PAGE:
From Social Media to the 3-D Internet: Companies Need to Change Up, Says Former RealNetworks Exec Kelly Jo MacArthur

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customer service, but as important is understanding how the tides are really shifting. That’s been one of the most fascinating things about working with all kinds of businesses, from tech to non-tech.

X: How are the tides shifting? Is it about more than just how to reach customers?

KJM: Often businesses are used to thinking about connecting to their consumers through traditional media outlets—advertising, traditional websites. I work with industries ranging from the performing arts to traditional media, groups trying to effect major change in culture or in policy— environmental, social, or political. They often begin by trying to understand, how do we communicate with our constituents? How is the media shifting? If you take someone all the way through the process, I find we need to think, “These are tools available to us,” but it leads you back to a strategic review of your business and why you’re really there. Why you’re relevant, how you stay relevant in the future, and how you use these tools to connect differently or more in-depth.

But most importantly and without exception, we’re finding that consumers want to reach each other and affect the output. We have great power as consumers. That’s providing businesses with all kinds of opportunities. It’s a time for businesses to be very hopeful. They often think they don’t understand technology, but really we’re in a place and time where we need to understand communication, human behavior, media, all the underlying forces that drive us forward as a society.

X: Given your experience at Real, you have some valuable perspective on the rise of the Internet and social media. Where did all of this come from?

KJM: Netscape launched the browser in 1992-1994, which really opened the Internet to commercial applications. Thinking about RealNetworks, [founder] Rob Glaser was still at Microsoft, and he said, “It’s because of this commercial browser that I see the possibility of turning this network into a new mass medium.” That was the genesis of RealNetworks. Not necessarily to sell streaming media technology, but to create an alternative to the then-current mainstream media. He saw it as an ability to reach citizens around the world in a very social way, much as we’re beginning to see realized today. He introduced RealAudio in 1994. Some of the most interesting early applications were enabling people to create channels for communication of non-mainstream ideas, or ideas that were difficult to publish through the mainstream, all over the world.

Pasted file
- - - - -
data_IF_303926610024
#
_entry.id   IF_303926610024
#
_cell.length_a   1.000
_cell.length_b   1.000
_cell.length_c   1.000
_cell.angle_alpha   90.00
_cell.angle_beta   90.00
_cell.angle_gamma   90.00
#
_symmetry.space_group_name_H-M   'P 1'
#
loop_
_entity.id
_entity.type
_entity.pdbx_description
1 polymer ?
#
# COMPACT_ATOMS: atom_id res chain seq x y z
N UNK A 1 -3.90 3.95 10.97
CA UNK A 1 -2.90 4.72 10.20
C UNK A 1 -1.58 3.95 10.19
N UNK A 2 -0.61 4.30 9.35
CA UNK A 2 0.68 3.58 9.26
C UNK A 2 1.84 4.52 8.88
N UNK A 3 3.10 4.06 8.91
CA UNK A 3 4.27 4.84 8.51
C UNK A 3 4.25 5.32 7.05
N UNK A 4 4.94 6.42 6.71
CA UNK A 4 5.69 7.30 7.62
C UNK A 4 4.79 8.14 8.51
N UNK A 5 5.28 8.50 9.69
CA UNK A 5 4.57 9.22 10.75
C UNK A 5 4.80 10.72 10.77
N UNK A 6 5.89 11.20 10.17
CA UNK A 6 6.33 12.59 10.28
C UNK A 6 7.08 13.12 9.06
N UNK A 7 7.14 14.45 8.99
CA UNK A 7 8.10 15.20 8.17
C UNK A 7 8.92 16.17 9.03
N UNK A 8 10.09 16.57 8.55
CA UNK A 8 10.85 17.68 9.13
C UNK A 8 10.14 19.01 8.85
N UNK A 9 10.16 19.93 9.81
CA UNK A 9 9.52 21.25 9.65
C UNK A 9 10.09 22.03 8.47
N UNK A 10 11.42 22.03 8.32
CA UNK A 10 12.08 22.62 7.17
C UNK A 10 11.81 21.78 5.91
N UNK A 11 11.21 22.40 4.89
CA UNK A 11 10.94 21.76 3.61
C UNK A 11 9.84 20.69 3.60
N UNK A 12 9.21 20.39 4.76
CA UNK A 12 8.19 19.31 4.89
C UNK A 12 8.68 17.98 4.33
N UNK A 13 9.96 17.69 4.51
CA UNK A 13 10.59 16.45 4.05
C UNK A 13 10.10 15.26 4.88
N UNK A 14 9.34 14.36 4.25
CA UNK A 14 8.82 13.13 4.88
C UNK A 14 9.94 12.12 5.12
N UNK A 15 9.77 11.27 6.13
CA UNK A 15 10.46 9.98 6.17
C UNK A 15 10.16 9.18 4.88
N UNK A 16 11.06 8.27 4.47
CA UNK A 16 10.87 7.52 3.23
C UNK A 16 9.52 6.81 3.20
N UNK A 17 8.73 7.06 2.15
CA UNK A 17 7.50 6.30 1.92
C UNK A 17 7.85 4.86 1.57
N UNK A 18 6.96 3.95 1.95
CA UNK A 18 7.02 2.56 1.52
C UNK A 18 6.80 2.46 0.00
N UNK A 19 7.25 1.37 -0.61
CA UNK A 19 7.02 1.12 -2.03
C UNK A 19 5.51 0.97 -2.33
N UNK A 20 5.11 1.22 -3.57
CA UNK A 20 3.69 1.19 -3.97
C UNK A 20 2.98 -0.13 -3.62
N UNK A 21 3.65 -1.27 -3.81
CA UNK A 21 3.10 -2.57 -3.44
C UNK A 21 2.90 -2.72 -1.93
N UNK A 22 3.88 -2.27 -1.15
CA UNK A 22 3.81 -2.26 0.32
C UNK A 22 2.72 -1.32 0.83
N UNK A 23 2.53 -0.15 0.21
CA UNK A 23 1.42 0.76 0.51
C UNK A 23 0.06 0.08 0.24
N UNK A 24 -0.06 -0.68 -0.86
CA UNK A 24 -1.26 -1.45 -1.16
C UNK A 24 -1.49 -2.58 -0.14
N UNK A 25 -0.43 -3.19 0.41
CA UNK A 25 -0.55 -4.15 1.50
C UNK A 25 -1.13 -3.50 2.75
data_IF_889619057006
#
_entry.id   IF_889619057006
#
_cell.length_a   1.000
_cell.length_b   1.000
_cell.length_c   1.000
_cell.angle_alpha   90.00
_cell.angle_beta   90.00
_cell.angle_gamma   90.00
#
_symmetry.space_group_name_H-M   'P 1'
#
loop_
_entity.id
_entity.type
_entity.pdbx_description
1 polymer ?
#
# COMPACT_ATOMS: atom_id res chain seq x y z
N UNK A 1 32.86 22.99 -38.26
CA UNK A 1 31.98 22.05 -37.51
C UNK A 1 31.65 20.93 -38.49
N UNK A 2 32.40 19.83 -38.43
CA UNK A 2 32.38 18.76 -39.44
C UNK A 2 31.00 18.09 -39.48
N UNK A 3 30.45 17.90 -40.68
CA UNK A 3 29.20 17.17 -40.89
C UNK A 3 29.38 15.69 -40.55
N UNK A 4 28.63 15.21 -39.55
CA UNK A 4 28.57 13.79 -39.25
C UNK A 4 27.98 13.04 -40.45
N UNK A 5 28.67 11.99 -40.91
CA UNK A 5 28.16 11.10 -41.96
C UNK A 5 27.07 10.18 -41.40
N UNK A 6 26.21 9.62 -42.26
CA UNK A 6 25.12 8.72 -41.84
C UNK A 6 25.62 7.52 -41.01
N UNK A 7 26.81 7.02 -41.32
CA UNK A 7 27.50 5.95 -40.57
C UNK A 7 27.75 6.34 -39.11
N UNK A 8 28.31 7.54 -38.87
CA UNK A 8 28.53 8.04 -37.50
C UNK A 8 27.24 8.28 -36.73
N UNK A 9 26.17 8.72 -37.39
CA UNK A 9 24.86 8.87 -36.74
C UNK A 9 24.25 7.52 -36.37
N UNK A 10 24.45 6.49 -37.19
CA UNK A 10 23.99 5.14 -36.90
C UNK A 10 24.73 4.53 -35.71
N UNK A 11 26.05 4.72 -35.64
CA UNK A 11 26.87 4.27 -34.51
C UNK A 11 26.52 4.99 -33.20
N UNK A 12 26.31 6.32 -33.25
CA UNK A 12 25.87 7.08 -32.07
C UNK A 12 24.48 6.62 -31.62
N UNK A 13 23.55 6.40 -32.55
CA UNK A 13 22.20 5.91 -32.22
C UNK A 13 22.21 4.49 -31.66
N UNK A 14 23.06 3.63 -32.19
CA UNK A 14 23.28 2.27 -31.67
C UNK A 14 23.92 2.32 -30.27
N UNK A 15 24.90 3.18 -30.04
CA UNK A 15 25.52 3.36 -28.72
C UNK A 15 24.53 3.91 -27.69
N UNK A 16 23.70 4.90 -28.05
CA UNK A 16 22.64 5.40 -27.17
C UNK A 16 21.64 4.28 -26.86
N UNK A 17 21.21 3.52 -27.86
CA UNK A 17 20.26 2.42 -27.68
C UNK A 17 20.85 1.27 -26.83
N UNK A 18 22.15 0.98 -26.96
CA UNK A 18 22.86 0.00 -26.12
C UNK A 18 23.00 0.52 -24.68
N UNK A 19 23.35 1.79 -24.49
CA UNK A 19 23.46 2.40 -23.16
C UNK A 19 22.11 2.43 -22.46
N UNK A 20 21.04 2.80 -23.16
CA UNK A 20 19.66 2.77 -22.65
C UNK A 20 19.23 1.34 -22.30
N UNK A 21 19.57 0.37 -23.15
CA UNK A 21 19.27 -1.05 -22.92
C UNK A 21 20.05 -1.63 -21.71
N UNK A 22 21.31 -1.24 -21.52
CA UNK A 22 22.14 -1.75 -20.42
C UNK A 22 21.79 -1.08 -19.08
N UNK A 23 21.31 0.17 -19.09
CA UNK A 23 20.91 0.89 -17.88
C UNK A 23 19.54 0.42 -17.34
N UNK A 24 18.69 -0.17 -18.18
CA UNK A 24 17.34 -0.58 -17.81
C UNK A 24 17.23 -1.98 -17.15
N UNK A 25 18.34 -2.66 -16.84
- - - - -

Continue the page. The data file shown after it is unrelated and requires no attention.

One of the things that was particularly exciting was we got servers into Yugoslavia at the outset of the Bosnia war and allowed people to … Next Page »

Gregory T. Huang is Xconomy's Deputy Editor, National IT Editor, and the Editor of Xconomy Boston. You can e-mail him at gthuang@xconomy.com or call him at 617-252-7323. Follow @gthuang

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  • http://www.dailygrommet.com Jules Pieri

    Kelly is spot on. I particularly like the way she emphasizes the power of people as citizens and consumers, and how it is vastly enhanced via social media.

    Her analysis goes beyond the blunt and obvious “Now people can broadcast their complaints” assessment of social media impact. Instead, she seems to understand that this media gives companies a chance to let people actually form their very offering. Their core value. We are doing this at Daily Grommet, via “Citizen Commerce” but we have the luxury of forming a business around that central notion of asking people create our business with us, in creating a participative commerce experience. But it is SO much harder for a big company to backfill with this kind of participation and sheer personal touch.

    I would be interested to hear Kelly’s POV on the relative balancing of power between small and large business now. I argue that social media levels the playing field and that small is a huge advantage. I think the days of nameless/faceless business are over. Social media takes us back to the notion of living in a village where you know who made your bread and forged your horsehoes.